Reforms bring new political culture in Kazakhstan


On 30 August, Kazakhstan marks Constitution Day. This year it is celebrated for the first time after the amendments to the Сonstitution following a nationwide referendum last year.


At the time of our Constitution’s initial signing in 1995, we were a young nation facing the many challenges encountered by the newly independent country. Building a strong liberal economy was the priority. Meanwhile, 2022 reform granted more powers and influence to parliament and the local government. Presidential powers have been limited. In line with the updated Constitution, the President of Kazakhstan is now elected for only a single seven-year term, without the right to re-election, which is completely unique for our region.

Kazakhstan has established and further strengthened mechanisms that protect human rights by enhancing the role and status of the Ombudsperson for Human Rights, the Ombudsperson for children’s rights, and the Ombudsperson for protecting people with disabilities.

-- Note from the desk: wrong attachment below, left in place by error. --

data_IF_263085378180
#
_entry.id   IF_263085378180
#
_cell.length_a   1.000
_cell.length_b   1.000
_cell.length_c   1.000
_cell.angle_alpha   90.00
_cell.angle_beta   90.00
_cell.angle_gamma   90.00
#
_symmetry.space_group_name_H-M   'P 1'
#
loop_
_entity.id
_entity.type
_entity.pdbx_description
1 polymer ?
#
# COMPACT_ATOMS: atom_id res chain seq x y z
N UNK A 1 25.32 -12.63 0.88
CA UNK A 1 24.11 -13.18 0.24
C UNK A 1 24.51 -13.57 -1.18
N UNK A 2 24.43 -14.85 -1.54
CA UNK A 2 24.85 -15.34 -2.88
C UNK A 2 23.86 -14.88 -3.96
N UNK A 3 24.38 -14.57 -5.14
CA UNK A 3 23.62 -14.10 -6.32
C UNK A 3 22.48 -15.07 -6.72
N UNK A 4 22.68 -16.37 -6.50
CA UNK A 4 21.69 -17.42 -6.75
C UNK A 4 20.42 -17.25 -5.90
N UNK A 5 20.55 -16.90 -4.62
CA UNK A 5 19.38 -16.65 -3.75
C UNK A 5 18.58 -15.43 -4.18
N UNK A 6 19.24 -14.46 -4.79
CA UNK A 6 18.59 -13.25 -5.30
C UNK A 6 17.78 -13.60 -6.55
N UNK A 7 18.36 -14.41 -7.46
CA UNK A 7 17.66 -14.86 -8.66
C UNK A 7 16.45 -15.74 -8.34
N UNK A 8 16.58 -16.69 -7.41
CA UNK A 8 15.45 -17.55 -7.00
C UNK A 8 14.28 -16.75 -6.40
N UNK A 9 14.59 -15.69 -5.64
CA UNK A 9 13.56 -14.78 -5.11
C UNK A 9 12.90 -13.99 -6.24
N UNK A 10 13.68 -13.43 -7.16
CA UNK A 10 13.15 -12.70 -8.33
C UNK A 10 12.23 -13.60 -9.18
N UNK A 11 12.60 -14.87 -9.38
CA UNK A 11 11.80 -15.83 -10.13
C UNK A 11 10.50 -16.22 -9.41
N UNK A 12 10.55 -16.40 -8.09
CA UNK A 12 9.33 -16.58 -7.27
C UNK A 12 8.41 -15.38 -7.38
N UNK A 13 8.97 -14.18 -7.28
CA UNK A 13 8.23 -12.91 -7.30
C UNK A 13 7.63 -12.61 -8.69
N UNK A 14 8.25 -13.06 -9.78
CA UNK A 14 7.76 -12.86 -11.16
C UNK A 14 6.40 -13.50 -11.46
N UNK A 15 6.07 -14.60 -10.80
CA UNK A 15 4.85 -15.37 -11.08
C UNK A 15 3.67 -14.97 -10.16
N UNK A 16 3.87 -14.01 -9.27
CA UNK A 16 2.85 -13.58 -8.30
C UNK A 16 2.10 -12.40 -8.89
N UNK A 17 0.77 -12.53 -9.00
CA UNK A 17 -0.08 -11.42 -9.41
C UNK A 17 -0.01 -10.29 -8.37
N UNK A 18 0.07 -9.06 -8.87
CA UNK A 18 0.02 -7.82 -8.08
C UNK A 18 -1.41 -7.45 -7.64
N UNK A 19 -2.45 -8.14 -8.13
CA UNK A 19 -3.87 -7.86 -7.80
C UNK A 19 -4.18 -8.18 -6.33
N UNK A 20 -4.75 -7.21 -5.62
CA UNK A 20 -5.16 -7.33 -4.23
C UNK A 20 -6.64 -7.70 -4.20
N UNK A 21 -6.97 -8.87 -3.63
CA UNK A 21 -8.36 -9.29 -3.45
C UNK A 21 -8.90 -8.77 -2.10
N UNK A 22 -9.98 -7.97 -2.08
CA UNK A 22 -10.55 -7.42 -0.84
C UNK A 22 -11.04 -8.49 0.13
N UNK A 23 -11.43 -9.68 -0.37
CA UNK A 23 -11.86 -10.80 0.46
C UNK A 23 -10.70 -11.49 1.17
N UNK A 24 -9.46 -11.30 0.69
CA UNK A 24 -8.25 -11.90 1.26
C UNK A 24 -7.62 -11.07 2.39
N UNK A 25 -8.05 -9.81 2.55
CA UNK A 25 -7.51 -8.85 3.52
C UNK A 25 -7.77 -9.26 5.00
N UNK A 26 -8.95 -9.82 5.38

We have also reestablished the Constitutional Court. Kazakhstan’s citizens, including the Prosecutor General and the Ombudsperson, can now directly apply to the Constitutional Court to declare unlawful norms that, in their view, contradict the principles of the Constitution.

The impact of the constitutional amendments was particularly visible during the parliamentary and local elections that were held in March this year. Simplifying the process for registering political parties resulted in new parties that took part in the elections. These elections are considered by many domestic and international political experts to have been the most competitive in Kazakhstan’s modern history. In line with the constitutional changes, which also include direct election of rural mayors, a proportional-majoritarian model was used in the parliamentary election for the first time since 2004. This enabled numerous self-nominated candidates to participate in single-mandate districts along with party candidates. Six parties managed to pass the five percent threshold needed to get into parliament.

Ultimately, thanks to reforms, a new civic and political culture has taken shape in Kazakhstan’s society. Of course, our path to overhaul the existing system in our country is far from over. Transformations and reforms, including social and economic, are a constant work in progress to ensure that the country keeps up with global changes, trends, and challenges that continuously spring up.

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